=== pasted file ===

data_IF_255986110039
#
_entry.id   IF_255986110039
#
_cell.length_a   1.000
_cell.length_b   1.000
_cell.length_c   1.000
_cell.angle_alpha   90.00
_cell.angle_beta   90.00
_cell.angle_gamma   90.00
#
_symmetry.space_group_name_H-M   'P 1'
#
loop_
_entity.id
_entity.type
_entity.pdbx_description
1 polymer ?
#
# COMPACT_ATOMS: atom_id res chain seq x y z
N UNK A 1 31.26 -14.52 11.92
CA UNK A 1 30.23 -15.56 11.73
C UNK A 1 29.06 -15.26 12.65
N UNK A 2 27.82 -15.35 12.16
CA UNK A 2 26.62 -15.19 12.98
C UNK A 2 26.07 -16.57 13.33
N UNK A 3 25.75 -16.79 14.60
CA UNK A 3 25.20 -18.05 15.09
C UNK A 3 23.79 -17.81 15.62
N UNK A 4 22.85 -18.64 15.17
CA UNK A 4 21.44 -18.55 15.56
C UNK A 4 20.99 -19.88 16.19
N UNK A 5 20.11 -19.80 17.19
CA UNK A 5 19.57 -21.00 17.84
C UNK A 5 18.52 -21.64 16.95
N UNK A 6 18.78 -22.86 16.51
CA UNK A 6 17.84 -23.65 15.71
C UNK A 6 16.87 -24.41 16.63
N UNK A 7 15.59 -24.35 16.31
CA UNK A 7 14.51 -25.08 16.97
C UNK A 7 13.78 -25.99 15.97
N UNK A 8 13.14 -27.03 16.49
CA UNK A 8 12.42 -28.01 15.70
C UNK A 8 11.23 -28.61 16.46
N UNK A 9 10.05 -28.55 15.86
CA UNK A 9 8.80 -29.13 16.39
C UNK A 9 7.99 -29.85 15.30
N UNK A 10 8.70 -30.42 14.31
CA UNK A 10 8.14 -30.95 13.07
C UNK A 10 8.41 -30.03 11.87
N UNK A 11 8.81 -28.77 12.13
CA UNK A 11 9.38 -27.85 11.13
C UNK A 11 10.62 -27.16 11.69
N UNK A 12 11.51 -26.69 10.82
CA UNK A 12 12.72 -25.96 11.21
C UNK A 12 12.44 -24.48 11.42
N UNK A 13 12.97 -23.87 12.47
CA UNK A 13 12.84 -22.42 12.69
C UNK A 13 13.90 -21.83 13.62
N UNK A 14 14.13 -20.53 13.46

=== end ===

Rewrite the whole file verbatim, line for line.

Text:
data_IF_255986110039
#
_entry.id   IF_255986110039
#
_cell.length_a   1.000
_cell.length_b   1.000
_cell.length_c   1.000
_cell.angle_alpha   90.00
_cell.angle_beta   90.00
_cell.angle_gamma   90.00
#
_symmetry.space_group_name_H-M   'P 1'
#
loop_
_entity.id
_entity.type
_entity.pdbx_description
1 polymer ?
#
# COMPACT_ATOMS: atom_id res chain seq x y z
N UNK A 1 31.26 -14.52 11.92
CA UNK A 1 30.23 -15.56 11.73
C UNK A 1 29.06 -15.26 12.65
N UNK A 2 27.82 -15.35 12.16
CA UNK A 2 26.62 -15.19 12.98
C UNK A 2 26.07 -16.57 13.33
N UNK A 3 25.75 -16.79 14.60
CA UNK A 3 25.20 -18.05 15.09
C UNK A 3 23.79 -17.81 15.62
N UNK A 4 22.85 -18.64 15.17
CA UNK A 4 21.44 -18.55 15.56
C UNK A 4 20.99 -19.88 16.19
N UNK A 5 20.11 -19.80 17.19
CA UNK A 5 19.57 -21.00 17.84
C UNK A 5 18.52 -21.64 16.95
N UNK A 6 18.78 -22.86 16.51
CA UNK A 6 17.84 -23.65 15.71
C UNK A 6 16.87 -24.41 16.63
N UNK A 7 15.59 -24.35 16.31
CA UNK A 7 14.51 -25.08 16.97
C UNK A 7 13.78 -25.99 15.97
N UNK A 8 13.14 -27.03 16.49
CA UNK A 8 12.42 -28.01 15.70
C UNK A 8 11.23 -28.61 16.46
N UNK A 9 10.05 -28.55 15.86
CA UNK A 9 8.80 -29.13 16.39
C UNK A 9 7.99 -29.85 15.30
N UNK A 10 8.70 -30.42 14.31
CA UNK A 10 8.14 -30.95 13.07
C UNK A 10 8.41 -30.03 11.87
N UNK A 11 8.81 -28.77 12.13
CA UNK A 11 9.38 -27.85 11.13
C UNK A 11 10.62 -27.16 11.69
N UNK A 12 11.51 -26.69 10.82
CA UNK A 12 12.72 -25.96 11.21
C UNK A 12 12.44 -24.48 11.42
N UNK A 13 12.97 -23.87 12.47
CA UNK A 13 12.84 -22.42 12.69
C UNK A 13 13.90 -21.83 13.62
N UNK A 14 14.13 -20.53 13.46